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A Social History of Maoist China

Book description

When the Chinese communists came to power in 1949, they promised to 'turn society upside down'. Efforts to build a communist society created hopes and dreams, coupled with fear and disillusionment. The Chinese people made great efforts towards modernization and social change in this period of transition, but they also experienced traumatic setbacks. Covering the period 1949 to 1976 and then tracing the legacy of the Mao era through the 1980s, Felix Wemheuer focuses on questions of class, gender, ethnicity, and the urban-rural divide in this new social history of Maoist China. He analyzes the experiences of a range of social groups under Communist rule - workers, peasants, local cadres, intellectuals, 'ethnic minorities', the old elites, men and women. To understand this tumultuous period, he argues, we must recognize the many complex challenges facing the People's Republic. But we must not lose sight of the human suffering and political terror that, for many now ageing quietly across China, remain the period's abiding memory.

Reviews

‘Thoughtful, informed by a wealth of Chinese-language sources, and analytically penetrating, this is a must-read for anyone who wants to understand Maoist China. The social history of the Mao years is one of the most exciting new fields of Chinese history, and this book gives a comprehensive account of that period from one of its most impressive analysts.'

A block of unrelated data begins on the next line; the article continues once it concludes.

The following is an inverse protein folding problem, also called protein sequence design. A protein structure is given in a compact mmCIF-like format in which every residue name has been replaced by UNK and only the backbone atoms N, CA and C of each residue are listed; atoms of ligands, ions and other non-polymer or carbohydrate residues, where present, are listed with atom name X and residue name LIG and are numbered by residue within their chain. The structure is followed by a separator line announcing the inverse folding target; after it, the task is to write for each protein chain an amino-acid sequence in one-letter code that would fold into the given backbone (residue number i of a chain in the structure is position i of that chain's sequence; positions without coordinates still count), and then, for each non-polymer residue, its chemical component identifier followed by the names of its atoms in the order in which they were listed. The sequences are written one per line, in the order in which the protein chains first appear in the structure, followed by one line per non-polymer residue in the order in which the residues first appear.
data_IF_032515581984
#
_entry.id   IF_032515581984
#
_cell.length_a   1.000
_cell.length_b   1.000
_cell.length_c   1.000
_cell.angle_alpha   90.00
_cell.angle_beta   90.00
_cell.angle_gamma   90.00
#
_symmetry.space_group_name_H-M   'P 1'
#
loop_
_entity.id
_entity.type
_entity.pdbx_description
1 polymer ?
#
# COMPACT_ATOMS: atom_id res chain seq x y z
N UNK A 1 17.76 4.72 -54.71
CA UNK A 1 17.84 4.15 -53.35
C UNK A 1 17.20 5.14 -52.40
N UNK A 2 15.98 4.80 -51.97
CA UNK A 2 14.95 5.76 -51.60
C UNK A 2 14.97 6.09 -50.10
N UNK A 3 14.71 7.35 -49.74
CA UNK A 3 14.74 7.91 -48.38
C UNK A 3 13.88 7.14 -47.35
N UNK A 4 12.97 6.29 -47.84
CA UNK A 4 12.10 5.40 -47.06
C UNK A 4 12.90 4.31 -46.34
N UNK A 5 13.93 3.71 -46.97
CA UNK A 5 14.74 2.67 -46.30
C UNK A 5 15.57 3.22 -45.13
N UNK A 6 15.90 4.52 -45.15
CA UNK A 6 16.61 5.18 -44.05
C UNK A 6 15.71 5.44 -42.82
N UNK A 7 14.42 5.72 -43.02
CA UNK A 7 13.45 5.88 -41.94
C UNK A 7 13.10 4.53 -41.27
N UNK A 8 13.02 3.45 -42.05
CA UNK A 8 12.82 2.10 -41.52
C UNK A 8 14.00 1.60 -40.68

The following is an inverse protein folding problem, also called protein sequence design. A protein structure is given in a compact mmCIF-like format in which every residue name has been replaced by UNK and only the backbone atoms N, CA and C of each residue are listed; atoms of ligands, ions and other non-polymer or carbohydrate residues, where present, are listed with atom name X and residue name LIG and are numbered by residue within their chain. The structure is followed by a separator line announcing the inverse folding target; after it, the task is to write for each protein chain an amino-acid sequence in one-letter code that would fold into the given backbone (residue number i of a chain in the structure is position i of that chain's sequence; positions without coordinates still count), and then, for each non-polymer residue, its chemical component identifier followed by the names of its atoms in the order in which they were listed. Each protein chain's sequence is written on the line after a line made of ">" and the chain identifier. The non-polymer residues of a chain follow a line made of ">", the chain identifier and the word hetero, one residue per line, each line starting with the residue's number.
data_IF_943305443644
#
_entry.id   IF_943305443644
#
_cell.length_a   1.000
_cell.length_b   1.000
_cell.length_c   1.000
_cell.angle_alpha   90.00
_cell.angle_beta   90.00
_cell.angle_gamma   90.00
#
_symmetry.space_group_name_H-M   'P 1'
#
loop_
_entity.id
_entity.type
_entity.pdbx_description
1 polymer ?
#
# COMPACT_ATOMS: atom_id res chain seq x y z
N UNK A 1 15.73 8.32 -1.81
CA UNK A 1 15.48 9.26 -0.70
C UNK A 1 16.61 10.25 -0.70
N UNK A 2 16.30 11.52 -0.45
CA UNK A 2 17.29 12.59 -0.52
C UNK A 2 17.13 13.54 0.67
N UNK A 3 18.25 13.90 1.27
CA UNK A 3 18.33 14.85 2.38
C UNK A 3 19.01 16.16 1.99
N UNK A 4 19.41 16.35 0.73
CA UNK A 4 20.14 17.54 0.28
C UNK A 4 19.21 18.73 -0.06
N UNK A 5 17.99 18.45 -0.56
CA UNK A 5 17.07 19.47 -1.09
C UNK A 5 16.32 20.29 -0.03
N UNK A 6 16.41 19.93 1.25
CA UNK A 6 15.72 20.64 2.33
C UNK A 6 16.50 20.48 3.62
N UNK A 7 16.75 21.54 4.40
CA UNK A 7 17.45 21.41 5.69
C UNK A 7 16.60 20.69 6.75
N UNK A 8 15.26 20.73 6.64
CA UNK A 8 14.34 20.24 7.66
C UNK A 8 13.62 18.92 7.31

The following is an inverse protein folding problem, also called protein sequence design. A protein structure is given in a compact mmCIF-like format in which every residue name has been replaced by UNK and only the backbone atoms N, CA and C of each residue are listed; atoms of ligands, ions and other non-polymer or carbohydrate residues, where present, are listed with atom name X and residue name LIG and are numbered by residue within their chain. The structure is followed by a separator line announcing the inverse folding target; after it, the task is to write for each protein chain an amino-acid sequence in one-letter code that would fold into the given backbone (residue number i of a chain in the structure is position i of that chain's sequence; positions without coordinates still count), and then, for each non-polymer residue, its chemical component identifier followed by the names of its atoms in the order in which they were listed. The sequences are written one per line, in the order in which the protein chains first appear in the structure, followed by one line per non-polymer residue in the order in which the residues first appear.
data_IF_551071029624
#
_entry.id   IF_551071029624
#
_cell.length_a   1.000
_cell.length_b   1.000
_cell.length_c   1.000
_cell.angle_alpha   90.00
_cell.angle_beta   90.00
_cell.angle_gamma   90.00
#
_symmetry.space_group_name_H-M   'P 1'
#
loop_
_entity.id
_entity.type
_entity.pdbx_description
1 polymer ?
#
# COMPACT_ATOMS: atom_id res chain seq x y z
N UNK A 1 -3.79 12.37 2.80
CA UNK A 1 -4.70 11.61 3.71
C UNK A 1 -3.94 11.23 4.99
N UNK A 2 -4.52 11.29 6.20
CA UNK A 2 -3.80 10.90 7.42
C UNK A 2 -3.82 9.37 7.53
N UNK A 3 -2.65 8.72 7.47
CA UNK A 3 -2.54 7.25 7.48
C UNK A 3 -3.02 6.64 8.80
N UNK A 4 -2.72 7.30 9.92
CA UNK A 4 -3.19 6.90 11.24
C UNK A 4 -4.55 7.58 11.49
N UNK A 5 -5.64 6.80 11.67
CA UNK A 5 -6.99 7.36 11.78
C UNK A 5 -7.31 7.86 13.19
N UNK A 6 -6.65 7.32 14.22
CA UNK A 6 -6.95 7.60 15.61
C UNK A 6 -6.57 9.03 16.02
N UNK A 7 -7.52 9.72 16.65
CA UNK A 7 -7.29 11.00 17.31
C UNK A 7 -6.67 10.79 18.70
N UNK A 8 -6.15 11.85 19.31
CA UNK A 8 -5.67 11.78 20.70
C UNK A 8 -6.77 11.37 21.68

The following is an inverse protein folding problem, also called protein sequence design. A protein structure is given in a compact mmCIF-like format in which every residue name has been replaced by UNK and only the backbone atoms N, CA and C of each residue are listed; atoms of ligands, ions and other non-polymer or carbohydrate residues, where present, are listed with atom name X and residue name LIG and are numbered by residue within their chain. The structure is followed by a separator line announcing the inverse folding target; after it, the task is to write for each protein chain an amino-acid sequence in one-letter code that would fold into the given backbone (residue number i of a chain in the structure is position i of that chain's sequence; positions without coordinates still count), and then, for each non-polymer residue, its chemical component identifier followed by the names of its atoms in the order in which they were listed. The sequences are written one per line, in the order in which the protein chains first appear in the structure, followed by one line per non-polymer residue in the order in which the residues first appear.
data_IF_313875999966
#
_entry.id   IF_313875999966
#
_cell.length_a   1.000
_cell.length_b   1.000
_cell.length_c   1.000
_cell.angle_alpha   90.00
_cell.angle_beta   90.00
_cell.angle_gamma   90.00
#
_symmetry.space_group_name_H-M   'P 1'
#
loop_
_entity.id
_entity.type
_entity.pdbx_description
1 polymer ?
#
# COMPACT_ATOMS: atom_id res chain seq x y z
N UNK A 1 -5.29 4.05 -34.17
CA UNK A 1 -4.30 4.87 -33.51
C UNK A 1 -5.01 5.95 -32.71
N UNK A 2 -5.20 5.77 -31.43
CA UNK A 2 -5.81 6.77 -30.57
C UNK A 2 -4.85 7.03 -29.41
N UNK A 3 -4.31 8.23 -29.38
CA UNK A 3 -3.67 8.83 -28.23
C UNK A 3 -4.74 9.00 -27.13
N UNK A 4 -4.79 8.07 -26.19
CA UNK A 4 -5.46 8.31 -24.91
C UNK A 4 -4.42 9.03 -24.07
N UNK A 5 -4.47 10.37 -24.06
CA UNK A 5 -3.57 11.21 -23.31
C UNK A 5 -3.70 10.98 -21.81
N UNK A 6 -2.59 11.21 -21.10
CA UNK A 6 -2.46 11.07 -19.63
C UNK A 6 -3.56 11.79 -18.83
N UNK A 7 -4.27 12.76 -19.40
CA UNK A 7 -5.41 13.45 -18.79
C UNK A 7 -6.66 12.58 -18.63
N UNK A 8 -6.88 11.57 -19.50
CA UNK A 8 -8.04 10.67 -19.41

Rana Mitter - University of Oxford

‘This is a tour-de-force, a concise, balanced, and humane account of the first three chaotic decades of Communist rule in China. It shows the scale of change and disruption on women, peasants, workers, migrants, youth, and ethnic groups. Biographies, slogans, documents and posters give the book immediacy and authenticity.'

Diana Lary - University of British Columbia

‘Richly textured and analytically astute, the book makes an invaluable contribution to our understanding of the social history of one of the most tumultuous episodes of modern China. Wemheuer's unparalleled command of both the vast scholarly literature and the primary sources is an inspiration to other researchers in the field.'

Yiching Wu - University of Toronto

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